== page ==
Neanderthal Extinction Occurred Due To Slow Flow Of Human Immigration, Study Says

Posted: Nov 3 2017, 10:52am CDT | by , Updated: Nov 3 2017, 10:58am CDT, in News | Latest Science News

Neanderthal Extinction Occurred Due to Slow Flow of Human Immigration, Study Says
Credit: Wikimedia Commons, CC BY-SA

Repeated migration of modern humans from Africa into Eurasia may have doomed Neanderthals

The Neanderthal, our closest extinct relatives, disappeared from the surface of Earth about 40,000 years ago, but their cause of extinction remains largely unknown.

Prior researches have shown that populations of Neanderthals were thriving across Europe until early humans showed up from Africa around 45 thousand years ago. The Neanderthals went extinct shortly after the arrival of the early humans in the region.

Researchers have offered a variety of ideas regarding what happened – diseases, competition with modern humans or inability to adapt to climate change are the leading explanations. However, none have come close to being approvable. Now a new study says that no matter what the reason is, the Neanderthals were doomed to go extinct.

Through computer simulations, researchers have concluded that slow but continuous flow of humans from Africa may have outlasted the Neanderthals.

“We suggest that although selection and environmental factors may or may not have played a role in the inter-species dynamics of Neanderthals and modern humans, the eventual replacement of the Neanderthals was determined by the repeated migration of modern humans from Africa into Eurasia.” The study reads.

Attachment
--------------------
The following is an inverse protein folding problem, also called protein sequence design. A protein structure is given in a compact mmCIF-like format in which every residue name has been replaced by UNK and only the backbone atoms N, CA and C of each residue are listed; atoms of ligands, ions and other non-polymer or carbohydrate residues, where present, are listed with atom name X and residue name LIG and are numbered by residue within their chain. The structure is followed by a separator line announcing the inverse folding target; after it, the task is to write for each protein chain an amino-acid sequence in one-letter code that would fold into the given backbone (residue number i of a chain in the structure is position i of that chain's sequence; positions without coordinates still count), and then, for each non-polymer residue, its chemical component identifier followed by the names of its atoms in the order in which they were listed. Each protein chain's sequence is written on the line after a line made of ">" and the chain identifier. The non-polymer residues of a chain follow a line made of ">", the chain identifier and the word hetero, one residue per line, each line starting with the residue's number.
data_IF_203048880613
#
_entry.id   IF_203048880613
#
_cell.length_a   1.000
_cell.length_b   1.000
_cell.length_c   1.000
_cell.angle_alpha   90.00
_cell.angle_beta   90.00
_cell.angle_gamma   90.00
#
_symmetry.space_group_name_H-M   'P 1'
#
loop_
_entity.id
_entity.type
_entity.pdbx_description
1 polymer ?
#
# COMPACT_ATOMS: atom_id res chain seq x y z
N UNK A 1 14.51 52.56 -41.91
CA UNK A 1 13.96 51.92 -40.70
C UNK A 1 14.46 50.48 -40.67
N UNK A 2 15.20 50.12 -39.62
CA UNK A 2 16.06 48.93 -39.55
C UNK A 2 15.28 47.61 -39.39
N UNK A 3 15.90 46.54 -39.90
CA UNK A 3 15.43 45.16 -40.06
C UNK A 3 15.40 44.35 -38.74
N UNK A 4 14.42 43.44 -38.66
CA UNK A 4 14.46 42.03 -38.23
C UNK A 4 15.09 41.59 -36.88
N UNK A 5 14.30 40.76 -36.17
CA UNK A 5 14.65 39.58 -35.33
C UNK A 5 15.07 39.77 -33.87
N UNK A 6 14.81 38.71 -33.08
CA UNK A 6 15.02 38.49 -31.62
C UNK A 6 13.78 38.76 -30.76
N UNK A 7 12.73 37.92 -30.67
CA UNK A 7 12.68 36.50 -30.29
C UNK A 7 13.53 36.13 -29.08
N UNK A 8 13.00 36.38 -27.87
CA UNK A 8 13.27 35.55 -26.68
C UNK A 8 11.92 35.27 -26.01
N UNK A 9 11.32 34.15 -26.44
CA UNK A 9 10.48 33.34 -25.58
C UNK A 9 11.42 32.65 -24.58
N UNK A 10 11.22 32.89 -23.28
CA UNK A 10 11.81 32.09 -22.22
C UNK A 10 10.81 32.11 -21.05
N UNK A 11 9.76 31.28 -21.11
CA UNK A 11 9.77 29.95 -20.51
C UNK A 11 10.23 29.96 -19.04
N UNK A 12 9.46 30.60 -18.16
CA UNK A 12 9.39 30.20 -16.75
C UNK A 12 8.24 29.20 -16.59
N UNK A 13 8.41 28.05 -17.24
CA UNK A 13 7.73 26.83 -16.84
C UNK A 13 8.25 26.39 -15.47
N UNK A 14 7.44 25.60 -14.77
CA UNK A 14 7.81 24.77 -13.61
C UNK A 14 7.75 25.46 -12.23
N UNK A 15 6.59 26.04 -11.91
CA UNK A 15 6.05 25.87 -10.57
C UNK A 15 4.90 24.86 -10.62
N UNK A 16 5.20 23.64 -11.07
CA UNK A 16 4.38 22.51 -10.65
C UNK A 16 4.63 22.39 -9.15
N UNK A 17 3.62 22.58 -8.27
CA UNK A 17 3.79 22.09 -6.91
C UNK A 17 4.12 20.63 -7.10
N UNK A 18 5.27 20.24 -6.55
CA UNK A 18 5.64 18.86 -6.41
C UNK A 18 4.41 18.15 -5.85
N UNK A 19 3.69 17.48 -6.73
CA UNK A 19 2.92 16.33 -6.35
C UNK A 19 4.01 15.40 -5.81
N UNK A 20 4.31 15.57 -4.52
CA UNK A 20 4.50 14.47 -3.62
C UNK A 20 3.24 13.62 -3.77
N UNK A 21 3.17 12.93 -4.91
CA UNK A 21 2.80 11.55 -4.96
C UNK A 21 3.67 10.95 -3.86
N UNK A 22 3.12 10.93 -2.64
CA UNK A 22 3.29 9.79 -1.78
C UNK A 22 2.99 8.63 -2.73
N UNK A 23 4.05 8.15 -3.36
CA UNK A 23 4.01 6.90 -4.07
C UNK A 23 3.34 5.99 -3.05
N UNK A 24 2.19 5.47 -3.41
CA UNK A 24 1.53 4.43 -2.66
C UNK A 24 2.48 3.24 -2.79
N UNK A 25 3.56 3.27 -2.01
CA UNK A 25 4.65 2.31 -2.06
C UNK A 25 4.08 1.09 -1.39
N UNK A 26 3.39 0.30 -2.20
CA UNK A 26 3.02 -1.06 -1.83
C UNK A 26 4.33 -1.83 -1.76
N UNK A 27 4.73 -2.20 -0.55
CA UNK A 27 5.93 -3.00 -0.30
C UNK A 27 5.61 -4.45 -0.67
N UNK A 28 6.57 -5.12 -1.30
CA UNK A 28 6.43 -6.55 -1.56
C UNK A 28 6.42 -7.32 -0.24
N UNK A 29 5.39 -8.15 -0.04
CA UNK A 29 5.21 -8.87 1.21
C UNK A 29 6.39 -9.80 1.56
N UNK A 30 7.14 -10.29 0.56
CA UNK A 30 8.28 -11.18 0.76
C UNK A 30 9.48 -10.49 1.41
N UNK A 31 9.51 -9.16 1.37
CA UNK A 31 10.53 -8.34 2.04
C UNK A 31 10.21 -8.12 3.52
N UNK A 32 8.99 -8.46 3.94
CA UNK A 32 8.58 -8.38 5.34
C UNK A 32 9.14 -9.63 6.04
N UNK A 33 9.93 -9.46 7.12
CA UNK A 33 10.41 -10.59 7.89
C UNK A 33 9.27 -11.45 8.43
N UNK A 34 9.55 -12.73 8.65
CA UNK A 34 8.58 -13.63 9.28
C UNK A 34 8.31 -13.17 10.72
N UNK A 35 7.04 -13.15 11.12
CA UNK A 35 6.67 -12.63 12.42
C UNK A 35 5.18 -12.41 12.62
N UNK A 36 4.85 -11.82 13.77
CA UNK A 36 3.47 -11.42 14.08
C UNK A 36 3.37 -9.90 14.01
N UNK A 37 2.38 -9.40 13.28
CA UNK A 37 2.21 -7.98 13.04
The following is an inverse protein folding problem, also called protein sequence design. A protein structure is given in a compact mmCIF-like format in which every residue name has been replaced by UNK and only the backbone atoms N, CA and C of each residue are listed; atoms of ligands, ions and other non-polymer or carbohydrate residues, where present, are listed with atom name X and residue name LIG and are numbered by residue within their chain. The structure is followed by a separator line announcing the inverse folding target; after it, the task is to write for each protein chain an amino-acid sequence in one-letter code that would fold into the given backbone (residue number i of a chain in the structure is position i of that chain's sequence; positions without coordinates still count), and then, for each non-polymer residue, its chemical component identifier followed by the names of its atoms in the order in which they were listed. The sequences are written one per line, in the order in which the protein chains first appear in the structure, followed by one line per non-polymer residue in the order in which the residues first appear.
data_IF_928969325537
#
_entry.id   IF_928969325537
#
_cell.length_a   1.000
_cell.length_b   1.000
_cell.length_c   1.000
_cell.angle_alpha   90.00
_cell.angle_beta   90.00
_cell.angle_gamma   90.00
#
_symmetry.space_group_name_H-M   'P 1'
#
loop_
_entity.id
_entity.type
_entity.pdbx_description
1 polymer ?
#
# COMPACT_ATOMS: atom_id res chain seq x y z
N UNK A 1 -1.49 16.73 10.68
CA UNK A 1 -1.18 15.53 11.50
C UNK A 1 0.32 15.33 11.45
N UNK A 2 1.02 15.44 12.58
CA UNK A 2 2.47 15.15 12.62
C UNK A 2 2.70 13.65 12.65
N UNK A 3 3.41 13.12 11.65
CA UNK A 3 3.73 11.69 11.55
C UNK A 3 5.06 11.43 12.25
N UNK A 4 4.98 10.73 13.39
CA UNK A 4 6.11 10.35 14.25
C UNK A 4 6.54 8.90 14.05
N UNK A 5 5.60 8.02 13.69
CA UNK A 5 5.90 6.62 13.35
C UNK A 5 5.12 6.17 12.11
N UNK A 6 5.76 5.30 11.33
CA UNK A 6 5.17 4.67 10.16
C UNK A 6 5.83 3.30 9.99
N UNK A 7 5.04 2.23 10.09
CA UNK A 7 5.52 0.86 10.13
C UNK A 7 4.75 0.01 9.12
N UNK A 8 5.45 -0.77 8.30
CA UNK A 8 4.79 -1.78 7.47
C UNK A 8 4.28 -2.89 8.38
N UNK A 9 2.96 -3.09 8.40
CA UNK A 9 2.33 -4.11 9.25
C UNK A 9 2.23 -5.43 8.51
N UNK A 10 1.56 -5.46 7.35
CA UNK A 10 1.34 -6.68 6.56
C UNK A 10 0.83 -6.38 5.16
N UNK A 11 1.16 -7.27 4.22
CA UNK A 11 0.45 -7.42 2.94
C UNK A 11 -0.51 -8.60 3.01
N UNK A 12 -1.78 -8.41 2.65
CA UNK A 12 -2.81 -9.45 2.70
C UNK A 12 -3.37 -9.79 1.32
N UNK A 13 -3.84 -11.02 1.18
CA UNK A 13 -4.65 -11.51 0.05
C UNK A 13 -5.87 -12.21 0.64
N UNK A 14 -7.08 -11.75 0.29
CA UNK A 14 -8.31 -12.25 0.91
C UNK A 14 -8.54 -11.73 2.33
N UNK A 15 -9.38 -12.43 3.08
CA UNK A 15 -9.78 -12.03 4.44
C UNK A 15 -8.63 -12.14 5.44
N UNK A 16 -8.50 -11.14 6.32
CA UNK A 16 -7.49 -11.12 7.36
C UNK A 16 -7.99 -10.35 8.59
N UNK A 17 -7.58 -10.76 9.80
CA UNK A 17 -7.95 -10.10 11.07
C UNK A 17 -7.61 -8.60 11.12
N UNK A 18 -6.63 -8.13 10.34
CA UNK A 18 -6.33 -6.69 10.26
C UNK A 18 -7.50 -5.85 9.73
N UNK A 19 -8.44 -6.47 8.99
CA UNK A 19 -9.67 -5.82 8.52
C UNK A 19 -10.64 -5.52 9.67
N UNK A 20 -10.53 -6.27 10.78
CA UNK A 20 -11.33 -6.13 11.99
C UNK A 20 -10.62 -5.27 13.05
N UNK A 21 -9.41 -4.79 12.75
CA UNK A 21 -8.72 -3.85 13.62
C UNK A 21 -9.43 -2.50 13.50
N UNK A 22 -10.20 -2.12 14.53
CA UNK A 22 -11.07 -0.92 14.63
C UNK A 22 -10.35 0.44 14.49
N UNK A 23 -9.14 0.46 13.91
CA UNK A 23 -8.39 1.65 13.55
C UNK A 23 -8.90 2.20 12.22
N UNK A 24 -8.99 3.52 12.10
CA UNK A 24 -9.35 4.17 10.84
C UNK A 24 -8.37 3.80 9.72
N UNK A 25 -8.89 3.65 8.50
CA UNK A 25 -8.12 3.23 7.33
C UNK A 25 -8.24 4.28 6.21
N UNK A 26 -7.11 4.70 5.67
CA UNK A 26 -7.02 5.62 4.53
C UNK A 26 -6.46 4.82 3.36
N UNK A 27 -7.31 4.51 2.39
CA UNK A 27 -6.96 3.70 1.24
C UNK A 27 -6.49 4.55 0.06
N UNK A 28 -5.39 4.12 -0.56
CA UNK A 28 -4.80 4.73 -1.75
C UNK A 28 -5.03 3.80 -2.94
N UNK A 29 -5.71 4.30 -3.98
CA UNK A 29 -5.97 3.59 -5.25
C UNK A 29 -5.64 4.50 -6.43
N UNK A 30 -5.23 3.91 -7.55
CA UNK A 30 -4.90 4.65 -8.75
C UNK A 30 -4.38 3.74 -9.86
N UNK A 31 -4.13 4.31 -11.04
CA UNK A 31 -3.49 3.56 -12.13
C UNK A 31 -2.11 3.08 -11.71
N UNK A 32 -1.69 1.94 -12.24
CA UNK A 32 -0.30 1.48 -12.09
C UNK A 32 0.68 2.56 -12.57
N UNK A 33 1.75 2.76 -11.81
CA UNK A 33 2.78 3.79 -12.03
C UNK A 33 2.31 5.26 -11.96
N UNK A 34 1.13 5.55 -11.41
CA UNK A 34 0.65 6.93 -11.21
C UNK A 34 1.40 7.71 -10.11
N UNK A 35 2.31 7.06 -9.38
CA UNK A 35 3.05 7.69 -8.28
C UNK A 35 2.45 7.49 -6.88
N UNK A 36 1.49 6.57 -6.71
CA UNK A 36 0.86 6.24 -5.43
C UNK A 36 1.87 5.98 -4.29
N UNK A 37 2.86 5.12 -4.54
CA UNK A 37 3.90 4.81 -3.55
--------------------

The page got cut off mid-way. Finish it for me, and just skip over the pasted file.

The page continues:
The local populations were replaced by another population, regardless of their type. Researchers believe that neither species have had any inherent advantage. However, unlike Neanderthal, modern humans were supplemented by multiple waves of migration. Those were not huge waves but the small repeated ones that were strong enough to drive the Neanderthal to extinction.

"It was rigged by the fact that there's recurring migration," said researcher Oren Kolodny from Stanford University. "The game was doomed to end with the Neanderthals losing."

It is not clear yet why modern humans dispersed from Africa into Europe. However, new research could possibly be useful in solving the mystery of Neanderthal extinction.

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<a href="/latest_stories/all/all/47" rel="author">Hira Bashir</a>
The latest discoveries in science are the passion of Hira Bashir (). With years of experience, she is able to spot the most interesting new achievements of scientists around the world and cover them in easy to understand reporting.




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